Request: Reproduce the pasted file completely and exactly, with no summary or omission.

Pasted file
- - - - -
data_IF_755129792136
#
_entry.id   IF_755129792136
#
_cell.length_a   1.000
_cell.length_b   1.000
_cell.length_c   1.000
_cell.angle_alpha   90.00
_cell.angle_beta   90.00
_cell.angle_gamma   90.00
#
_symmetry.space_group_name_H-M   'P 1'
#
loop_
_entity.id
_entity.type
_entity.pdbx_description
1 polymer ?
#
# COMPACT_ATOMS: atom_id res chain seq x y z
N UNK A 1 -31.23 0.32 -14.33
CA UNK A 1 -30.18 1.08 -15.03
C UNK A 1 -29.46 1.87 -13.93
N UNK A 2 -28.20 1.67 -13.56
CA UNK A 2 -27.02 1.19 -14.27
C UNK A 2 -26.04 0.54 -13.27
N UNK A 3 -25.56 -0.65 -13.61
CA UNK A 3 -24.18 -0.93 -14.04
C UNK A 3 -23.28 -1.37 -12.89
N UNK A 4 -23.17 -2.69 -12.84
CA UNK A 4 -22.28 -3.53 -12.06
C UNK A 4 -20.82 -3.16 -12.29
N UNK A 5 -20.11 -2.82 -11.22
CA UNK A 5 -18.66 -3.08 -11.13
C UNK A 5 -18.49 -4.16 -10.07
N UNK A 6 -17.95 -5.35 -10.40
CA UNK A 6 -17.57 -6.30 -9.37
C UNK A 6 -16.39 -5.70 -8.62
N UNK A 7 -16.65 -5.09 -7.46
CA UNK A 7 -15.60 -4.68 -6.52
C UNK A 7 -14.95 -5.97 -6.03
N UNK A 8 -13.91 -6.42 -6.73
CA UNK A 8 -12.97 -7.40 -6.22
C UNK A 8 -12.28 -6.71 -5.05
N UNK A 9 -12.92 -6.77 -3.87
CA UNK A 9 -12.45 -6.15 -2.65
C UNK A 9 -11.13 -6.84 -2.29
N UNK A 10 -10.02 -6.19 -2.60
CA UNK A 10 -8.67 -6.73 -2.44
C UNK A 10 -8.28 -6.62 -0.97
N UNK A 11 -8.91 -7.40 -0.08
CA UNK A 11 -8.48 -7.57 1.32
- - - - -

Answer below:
data_IF_755129792136
#
_entry.id   IF_755129792136
#
_cell.length_a   1.000
_cell.length_b   1.000
_cell.length_c   1.000
_cell.angle_alpha   90.00
_cell.angle_beta   90.00
_cell.angle_gamma   90.00
#
_symmetry.space_group_name_H-M   'P 1'
#
loop_
_entity.id
_entity.type
_entity.pdbx_description
1 polymer ?
#
# COMPACT_ATOMS: atom_id res chain seq x y z
N UNK A 1 -31.23 0.32 -14.33
CA UNK A 1 -30.18 1.08 -15.03
C UNK A 1 -29.46 1.87 -13.93
N UNK A 2 -28.20 1.67 -13.56
CA UNK A 2 -27.02 1.19 -14.27
C UNK A 2 -26.04 0.54 -13.27
N UNK A 3 -25.56 -0.65 -13.61
CA UNK A 3 -24.18 -0.93 -14.04
C UNK A 3 -23.28 -1.37 -12.89
N UNK A 4 -23.17 -2.69 -12.84
CA UNK A 4 -22.28 -3.53 -12.06
C UNK A 4 -20.82 -3.16 -12.29
N UNK A 5 -20.11 -2.82 -11.22
CA UNK A 5 -18.66 -3.08 -11.13
C UNK A 5 -18.49 -4.16 -10.07
N UNK A 6 -17.95 -5.35 -10.40
CA UNK A 6 -17.57 -6.30 -9.37
C UNK A 6 -16.39 -5.70 -8.62
N UNK A 7 -16.65 -5.09 -7.46
CA UNK A 7 -15.60 -4.68 -6.52
C UNK A 7 -14.95 -5.97 -6.03
N UNK A 8 -13.91 -6.42 -6.73
CA UNK A 8 -12.97 -7.40 -6.22
C UNK A 8 -12.28 -6.71 -5.05
N UNK A 9 -12.92 -6.77 -3.87
CA UNK A 9 -12.45 -6.15 -2.65
C UNK A 9 -11.13 -6.84 -2.29
N UNK A 10 -10.02 -6.19 -2.60
CA UNK A 10 -8.67 -6.73 -2.44
C UNK A 10 -8.28 -6.62 -0.97
N UNK A 11 -8.91 -7.40 -0.08
CA UNK A 11 -8.48 -7.57 1.32